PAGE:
Telangana leads national deforestation by authorizing felling of over 12 lakh trees by 2020

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Record Deforestation Announced by Telangana State

Since becoming a separate state, Telangana in India has sanctioned unprecedented levels of deforestation, granting permits for both government and non-government projects. This comes straight from Reader Wall’s trusted sources.

12 Lakh Trees Felled in Five Years

Despite boasting about its afforestation efforts under the Telangana Ku Haritha Haram scheme, the state’s Forest Department has been revealed to have granted permission for over 12 lakh trees to be cut down since its formation – making this the highest number recorded across the country.

This astounding statistic was publicly acknowledged by then Principal Chief Conservator of Forests (PCCF), R. Sobha, in a 2020 affidavit submitted to the High Court during a Public Interest Litigation (PIL).

Justification of the Mass Deforestation

In her defense, Sobha admitted that 12,12,753 trees were felled over the past five years – a number unsurpassed throughout India. However, she justified this by explaining these trees were scattered across 11,717 hectares of forest land allocated for non-forestry uses. On average, the figure sits at 104 trees cut down per hectare, constituting less than 0.4 (or 40%) of the canopy density. These trees all had a trunk girth exceeding 30 centimeters.

Income Generated from Felling

These approved deforestations brought in a whopping ₹2058 crore, deposited into the Telangana State’s Adhoc Compensatory Afforestation Fund Management and Planning Authority. This money was reportedly used for afforestation initiatives and improvements to wildlife habitats.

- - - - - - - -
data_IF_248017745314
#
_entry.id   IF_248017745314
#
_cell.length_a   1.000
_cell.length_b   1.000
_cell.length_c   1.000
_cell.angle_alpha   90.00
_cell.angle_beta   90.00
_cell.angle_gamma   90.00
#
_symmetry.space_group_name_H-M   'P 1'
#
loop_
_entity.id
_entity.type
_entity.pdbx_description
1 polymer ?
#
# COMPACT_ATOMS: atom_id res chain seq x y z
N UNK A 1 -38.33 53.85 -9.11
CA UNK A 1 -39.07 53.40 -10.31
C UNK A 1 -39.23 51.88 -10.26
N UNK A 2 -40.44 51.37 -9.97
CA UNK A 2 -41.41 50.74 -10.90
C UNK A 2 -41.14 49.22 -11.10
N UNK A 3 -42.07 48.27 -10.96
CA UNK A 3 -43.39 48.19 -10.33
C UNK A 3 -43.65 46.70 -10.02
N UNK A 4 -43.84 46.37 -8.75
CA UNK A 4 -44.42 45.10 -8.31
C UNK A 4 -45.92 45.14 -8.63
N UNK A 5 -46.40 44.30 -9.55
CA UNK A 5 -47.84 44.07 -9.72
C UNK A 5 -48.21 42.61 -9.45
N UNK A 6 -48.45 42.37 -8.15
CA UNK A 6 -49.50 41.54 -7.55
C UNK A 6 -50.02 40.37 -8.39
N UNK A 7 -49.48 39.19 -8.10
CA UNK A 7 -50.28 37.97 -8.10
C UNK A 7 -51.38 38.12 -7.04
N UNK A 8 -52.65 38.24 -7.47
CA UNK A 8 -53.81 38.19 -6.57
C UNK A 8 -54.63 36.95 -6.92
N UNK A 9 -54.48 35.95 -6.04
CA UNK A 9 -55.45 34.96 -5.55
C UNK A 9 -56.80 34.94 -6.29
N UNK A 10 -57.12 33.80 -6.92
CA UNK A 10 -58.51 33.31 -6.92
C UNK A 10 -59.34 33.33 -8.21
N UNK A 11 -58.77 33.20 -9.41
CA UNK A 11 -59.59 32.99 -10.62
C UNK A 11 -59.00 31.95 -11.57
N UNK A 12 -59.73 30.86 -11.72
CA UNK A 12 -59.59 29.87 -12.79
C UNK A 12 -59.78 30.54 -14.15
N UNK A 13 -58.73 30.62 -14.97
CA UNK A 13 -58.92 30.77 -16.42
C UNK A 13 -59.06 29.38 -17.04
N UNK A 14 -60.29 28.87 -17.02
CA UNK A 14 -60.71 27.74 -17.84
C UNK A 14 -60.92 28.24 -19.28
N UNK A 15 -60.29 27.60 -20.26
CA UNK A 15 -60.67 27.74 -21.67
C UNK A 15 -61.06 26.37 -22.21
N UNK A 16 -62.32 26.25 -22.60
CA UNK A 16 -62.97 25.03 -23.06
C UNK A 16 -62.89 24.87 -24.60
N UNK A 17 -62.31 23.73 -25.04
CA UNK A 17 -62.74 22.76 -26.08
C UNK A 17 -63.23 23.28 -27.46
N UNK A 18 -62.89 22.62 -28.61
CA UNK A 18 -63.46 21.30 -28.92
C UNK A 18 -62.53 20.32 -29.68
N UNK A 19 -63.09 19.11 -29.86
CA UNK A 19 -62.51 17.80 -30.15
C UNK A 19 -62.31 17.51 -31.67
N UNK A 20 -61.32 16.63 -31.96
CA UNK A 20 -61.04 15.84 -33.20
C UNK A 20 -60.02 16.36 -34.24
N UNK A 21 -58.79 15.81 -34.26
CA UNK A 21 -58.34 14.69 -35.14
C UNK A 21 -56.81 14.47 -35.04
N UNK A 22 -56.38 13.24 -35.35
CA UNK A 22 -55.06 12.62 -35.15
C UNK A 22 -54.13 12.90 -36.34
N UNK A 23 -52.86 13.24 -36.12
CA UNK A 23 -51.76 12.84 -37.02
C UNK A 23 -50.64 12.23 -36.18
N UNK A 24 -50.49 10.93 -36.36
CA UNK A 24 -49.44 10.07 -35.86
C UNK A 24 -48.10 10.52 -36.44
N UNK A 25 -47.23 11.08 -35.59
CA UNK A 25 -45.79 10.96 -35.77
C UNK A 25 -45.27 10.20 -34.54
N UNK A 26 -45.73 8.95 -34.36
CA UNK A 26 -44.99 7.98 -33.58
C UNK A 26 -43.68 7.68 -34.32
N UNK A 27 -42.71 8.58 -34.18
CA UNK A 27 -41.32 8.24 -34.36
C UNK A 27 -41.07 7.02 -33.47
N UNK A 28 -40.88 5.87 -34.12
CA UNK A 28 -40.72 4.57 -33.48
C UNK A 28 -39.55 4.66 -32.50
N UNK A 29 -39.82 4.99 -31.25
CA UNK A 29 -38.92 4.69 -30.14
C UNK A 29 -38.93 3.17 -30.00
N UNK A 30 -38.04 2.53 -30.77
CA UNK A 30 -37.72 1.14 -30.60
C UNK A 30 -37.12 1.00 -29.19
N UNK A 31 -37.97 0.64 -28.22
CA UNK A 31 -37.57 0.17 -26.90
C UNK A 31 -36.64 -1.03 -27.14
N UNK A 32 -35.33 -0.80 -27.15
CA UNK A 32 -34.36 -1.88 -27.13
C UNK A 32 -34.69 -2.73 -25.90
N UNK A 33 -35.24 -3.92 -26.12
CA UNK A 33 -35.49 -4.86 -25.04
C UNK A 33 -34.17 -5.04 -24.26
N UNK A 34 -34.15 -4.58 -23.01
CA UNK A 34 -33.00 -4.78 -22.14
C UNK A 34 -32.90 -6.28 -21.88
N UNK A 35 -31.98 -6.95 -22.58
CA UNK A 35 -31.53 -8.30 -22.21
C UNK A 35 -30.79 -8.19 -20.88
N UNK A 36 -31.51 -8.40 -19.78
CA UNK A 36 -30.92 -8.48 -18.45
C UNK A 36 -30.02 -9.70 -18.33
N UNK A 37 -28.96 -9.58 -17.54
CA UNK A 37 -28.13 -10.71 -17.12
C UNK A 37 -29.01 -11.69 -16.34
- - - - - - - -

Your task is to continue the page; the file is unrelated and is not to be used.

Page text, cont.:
Controversial Diversion of Forest Land

A Public Interest Litigation (PIL) was initiated against the state government’s decision to redirect 1174 hectares (2900 acres) of forest land in Damagundam, near Pudur Vikarabad district, for the establishment of the Indian Navy’s Eastern Naval Command’s Very Low Frequency (VLF) communications station. The station is expected to result in more deforestation in the area and was given the green light recently after the High Court lifted its previous stay order.

Deep Concerns from Local Advocates

The petitioner, representing the ‘Damagunday Forest Protection JAC-Save Damagundam’, a registered society, voiced out concerns that this radar system for marine communication could lead to further loss of the forest cover in an already largely cleared state.

Challa Ram Kalyan, an advocate who launched an online petition against the project mentioned, “In these days of modern technology, the Navy can explore other options. Is it worth losing so much greenery in these days of climate change? The station will have officers and staff, they need residential complexes, schools for their children, and other facilities. Eventually, the whole forest area will be gone’’.

Sobha defended the project, insisting that a 1500-acre part of the forest will be preserved as a green belt and trees in the area will remain untouched. She mentions that as per the state’s Forest Department inventory, the canopy density stands at less than 0.4, equating to approximately 176 trees per hectare. Based on these numbers, tree felling in the non-green belt zones could tally up to around one lakh fully grown trees, not inclusive of more than 5.5 lakh plants standing over half a meter tall.

This controversial communication center proposal came into being in 2010, with approval from the Ministry of Environment, Forests, and Climate Change rolled out in 2017. Details of the project were processed offline due to its strategical significance, as per the information in the affidavit.

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